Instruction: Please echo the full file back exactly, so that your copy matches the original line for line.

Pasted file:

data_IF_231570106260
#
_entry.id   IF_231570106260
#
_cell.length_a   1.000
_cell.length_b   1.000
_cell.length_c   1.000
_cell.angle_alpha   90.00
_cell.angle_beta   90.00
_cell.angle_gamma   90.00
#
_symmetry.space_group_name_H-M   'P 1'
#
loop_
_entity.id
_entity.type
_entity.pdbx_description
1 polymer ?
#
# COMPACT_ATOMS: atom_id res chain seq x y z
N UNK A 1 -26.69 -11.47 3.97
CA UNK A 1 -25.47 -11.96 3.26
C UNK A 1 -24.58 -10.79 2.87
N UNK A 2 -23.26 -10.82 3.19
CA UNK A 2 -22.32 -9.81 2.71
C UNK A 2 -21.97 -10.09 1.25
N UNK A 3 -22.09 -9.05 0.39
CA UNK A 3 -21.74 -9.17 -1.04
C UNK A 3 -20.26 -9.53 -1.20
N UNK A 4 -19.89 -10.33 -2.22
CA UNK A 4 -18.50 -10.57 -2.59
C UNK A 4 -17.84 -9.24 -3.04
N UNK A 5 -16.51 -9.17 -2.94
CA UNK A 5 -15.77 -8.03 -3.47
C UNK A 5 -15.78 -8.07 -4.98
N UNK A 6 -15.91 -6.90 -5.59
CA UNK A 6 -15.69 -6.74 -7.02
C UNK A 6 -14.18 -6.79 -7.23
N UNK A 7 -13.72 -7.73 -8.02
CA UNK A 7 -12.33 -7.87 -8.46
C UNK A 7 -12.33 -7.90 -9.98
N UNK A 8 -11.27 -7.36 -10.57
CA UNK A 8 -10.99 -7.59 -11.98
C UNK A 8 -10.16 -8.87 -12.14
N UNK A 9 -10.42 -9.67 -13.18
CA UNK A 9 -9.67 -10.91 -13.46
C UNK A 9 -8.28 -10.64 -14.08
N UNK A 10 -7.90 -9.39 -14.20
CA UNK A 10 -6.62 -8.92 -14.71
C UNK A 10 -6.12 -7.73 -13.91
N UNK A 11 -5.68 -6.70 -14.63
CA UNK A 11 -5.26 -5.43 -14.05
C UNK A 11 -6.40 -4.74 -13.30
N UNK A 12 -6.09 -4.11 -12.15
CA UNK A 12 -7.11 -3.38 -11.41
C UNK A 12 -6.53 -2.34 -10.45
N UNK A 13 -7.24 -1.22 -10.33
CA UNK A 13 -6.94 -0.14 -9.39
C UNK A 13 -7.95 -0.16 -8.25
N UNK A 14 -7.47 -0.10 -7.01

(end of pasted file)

data_IF_231570106260
#
_entry.id   IF_231570106260
#
_cell.length_a   1.000
_cell.length_b   1.000
_cell.length_c   1.000
_cell.angle_alpha   90.00
_cell.angle_beta   90.00
_cell.angle_gamma   90.00
#
_symmetry.space_group_name_H-M   'P 1'
#
loop_
_entity.id
_entity.type
_entity.pdbx_description
1 polymer ?
#
# COMPACT_ATOMS: atom_id res chain seq x y z
N UNK A 1 -26.69 -11.47 3.97
CA UNK A 1 -25.47 -11.96 3.26
C UNK A 1 -24.58 -10.79 2.87
N UNK A 2 -23.26 -10.82 3.19
CA UNK A 2 -22.32 -9.81 2.71
C UNK A 2 -21.97 -10.09 1.25
N UNK A 3 -22.09 -9.05 0.39
CA UNK A 3 -21.74 -9.17 -1.04
C UNK A 3 -20.26 -9.53 -1.20
N UNK A 4 -19.89 -10.33 -2.22
CA UNK A 4 -18.50 -10.57 -2.59
C UNK A 4 -17.84 -9.24 -3.04
N UNK A 5 -16.51 -9.17 -2.94
CA UNK A 5 -15.77 -8.03 -3.47
C UNK A 5 -15.78 -8.07 -4.98
N UNK A 6 -15.91 -6.90 -5.59
CA UNK A 6 -15.69 -6.74 -7.02
C UNK A 6 -14.18 -6.79 -7.23
N UNK A 7 -13.72 -7.73 -8.02
CA UNK A 7 -12.33 -7.87 -8.46
C UNK A 7 -12.33 -7.90 -9.98
N UNK A 8 -11.27 -7.36 -10.57
CA UNK A 8 -10.99 -7.59 -11.98
C UNK A 8 -10.16 -8.87 -12.14
N UNK A 9 -10.42 -9.67 -13.18
CA UNK A 9 -9.67 -10.91 -13.46
C UNK A 9 -8.28 -10.64 -14.08
N UNK A 10 -7.90 -9.39 -14.20
CA UNK A 10 -6.62 -8.92 -14.71
C UNK A 10 -6.12 -7.73 -13.91
N UNK A 11 -5.68 -6.70 -14.63
CA UNK A 11 -5.26 -5.43 -14.05
C UNK A 11 -6.40 -4.74 -13.30
N UNK A 12 -6.09 -4.11 -12.15
CA UNK A 12 -7.11 -3.38 -11.41
C UNK A 12 -6.53 -2.34 -10.45
N UNK A 13 -7.24 -1.22 -10.33
CA UNK A 13 -6.94 -0.14 -9.39
C UNK A 13 -7.95 -0.16 -8.25
N UNK A 14 -7.47 -0.10 -7.01